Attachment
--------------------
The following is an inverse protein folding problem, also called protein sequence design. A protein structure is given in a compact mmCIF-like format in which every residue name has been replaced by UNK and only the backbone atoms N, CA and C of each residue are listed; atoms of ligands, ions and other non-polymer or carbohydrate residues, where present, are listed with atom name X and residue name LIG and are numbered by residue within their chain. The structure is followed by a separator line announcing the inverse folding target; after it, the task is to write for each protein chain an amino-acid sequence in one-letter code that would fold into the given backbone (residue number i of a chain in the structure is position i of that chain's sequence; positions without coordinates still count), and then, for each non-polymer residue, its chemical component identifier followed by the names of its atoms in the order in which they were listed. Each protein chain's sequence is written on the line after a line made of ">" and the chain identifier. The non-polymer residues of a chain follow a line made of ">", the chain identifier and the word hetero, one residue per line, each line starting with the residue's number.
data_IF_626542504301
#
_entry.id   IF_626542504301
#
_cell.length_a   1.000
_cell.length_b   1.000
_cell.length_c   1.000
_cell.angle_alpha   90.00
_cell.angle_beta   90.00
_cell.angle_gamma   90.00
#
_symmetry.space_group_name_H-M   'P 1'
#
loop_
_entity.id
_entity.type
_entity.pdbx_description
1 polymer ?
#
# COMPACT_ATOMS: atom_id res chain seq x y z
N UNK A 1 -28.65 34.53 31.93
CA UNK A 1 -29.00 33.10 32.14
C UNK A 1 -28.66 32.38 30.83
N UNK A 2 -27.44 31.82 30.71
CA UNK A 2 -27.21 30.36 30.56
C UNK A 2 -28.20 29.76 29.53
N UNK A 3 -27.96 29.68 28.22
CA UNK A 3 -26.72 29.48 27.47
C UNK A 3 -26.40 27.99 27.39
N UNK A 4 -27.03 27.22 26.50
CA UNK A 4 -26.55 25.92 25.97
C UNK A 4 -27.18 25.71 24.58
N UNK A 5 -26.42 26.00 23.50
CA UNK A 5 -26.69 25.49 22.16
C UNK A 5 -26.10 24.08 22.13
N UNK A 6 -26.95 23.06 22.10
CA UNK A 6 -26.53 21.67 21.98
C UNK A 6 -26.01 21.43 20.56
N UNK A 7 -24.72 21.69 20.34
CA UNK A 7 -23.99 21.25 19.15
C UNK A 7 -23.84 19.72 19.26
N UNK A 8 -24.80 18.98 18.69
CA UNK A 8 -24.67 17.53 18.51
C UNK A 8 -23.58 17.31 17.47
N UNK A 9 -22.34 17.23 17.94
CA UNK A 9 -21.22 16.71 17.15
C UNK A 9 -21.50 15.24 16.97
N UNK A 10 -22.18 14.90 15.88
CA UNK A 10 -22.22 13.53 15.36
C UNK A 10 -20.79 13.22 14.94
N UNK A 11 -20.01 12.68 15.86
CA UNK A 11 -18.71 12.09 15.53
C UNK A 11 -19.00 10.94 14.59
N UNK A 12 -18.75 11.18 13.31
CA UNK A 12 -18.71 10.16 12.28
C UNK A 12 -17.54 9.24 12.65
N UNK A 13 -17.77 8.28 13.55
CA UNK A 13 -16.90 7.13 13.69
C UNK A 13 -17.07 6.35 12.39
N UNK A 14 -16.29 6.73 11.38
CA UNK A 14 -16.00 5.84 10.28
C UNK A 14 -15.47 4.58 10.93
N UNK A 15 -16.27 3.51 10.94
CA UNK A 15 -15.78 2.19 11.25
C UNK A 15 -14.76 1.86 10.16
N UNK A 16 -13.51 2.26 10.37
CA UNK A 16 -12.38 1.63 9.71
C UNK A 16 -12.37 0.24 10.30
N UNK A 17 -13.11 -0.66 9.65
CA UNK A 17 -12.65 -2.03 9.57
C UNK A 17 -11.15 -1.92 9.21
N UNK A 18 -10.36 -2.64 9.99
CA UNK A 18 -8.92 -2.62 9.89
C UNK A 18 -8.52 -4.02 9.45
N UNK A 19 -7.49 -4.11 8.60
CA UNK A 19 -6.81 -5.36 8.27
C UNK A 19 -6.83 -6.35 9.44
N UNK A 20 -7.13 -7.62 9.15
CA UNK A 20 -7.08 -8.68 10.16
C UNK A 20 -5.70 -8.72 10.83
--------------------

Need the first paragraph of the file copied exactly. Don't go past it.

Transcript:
The following is an inverse protein folding problem, also called protein sequence design. A protein structure is given in a compact mmCIF-like format in which every residue name has been replaced by UNK and only the backbone atoms N, CA and C of each residue are listed; atoms of ligands, ions and other non-polymer or carbohydrate residues, where present, are listed with atom name X and residue name LIG and are numbered by residue within their chain. The structure is followed by a separator line announcing the inverse folding target; after it, the task is to write for each protein chain an amino-acid sequence in one-letter code that would fold into the given backbone (residue number i of a chain in the structure is position i of that chain's sequence; positions without coordinates still count), and then, for each non-polymer residue, its chemical component identifier followed by the names of its atoms in the order in which they were listed. Each protein chain's sequence is written on the line after a line made of ">" and the chain identifier. The non-polymer residues of a chain follow a line made of ">", the chain identifier and the word hetero, one residue per line, each line starting with the residue's number.